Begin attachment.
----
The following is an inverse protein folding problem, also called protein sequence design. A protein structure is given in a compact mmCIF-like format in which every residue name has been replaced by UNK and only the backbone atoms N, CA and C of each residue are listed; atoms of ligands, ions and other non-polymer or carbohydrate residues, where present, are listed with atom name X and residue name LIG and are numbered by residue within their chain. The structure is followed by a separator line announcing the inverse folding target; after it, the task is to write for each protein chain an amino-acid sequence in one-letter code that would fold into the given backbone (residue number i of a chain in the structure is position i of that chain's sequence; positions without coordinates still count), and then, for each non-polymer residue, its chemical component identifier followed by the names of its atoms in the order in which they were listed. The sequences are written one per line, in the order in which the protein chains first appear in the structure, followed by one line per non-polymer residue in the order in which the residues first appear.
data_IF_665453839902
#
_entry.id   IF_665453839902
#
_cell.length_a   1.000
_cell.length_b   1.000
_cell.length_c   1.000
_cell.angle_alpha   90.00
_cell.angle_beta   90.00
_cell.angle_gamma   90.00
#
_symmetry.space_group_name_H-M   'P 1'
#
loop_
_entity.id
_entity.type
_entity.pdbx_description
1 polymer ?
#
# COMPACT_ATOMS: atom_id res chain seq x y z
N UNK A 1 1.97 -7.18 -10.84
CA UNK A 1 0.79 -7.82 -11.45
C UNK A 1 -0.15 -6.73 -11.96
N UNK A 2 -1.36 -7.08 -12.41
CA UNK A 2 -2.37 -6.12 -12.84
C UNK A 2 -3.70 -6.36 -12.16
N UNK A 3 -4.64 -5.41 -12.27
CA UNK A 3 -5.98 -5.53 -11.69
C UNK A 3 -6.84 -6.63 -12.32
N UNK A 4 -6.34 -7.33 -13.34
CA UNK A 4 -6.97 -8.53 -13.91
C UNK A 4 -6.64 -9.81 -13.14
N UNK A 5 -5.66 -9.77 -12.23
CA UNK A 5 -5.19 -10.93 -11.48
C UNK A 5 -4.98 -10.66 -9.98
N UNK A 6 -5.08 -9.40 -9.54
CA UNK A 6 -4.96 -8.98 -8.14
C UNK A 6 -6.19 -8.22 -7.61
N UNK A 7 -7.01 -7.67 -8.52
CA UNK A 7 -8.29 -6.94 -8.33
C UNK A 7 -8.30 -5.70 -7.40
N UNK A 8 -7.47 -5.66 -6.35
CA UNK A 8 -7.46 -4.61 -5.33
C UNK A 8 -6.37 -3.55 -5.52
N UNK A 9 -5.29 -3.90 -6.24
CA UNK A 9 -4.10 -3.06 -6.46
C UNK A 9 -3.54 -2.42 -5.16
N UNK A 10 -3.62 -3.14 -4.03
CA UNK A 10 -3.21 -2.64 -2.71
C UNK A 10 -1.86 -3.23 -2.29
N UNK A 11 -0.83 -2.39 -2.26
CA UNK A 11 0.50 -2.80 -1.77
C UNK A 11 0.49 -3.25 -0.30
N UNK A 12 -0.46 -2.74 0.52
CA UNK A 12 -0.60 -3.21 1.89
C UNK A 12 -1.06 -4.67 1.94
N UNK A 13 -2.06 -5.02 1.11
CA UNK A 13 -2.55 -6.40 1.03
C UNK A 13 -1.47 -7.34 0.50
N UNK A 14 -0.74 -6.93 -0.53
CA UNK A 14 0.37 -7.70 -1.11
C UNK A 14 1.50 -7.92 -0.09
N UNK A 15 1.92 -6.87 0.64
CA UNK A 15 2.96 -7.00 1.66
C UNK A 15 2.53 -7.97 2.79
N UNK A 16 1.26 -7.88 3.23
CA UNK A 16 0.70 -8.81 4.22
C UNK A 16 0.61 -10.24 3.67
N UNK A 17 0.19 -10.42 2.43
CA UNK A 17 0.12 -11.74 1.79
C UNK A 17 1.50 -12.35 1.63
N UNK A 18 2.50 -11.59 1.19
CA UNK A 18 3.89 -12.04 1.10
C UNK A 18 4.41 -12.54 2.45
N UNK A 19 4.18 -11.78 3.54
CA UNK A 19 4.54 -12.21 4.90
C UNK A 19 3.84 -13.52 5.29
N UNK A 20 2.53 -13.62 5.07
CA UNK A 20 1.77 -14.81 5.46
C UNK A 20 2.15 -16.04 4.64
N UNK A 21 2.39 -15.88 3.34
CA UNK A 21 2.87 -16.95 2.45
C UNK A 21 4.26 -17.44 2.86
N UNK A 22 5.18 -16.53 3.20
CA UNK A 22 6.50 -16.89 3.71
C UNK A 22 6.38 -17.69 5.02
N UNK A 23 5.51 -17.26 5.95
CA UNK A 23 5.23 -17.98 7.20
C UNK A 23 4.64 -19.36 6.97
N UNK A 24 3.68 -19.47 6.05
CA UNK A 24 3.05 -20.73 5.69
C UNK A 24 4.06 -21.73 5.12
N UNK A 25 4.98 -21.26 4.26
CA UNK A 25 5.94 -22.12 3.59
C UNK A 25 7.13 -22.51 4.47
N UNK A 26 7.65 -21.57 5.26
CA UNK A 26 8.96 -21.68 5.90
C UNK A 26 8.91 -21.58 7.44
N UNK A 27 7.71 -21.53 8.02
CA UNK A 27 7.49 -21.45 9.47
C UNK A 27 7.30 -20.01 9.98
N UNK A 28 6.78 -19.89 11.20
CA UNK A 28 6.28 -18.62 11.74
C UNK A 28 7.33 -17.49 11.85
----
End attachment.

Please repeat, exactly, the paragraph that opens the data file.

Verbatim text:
The following is an inverse protein folding problem, also called protein sequence design. A protein structure is given in a compact mmCIF-like format in which every residue name has been replaced by UNK and only the backbone atoms N, CA and C of each residue are listed; atoms of ligands, ions and other non-polymer or carbohydrate residues, where present, are listed with atom name X and residue name LIG and are numbered by residue within their chain. The structure is followed by a separator line announcing the inverse folding target; after it, the task is to write for each protein chain an amino-acid sequence in one-letter code that would fold into the given backbone (residue number i of a chain in the structure is position i of that chain's sequence; positions without coordinates still count), and then, for each non-polymer residue, its chemical component identifier followed by the names of its atoms in the order in which they were listed. The sequences are written one per line, in the order in which the protein chains first appear in the structure, followed by one line per non-polymer residue in the order in which the residues first appear.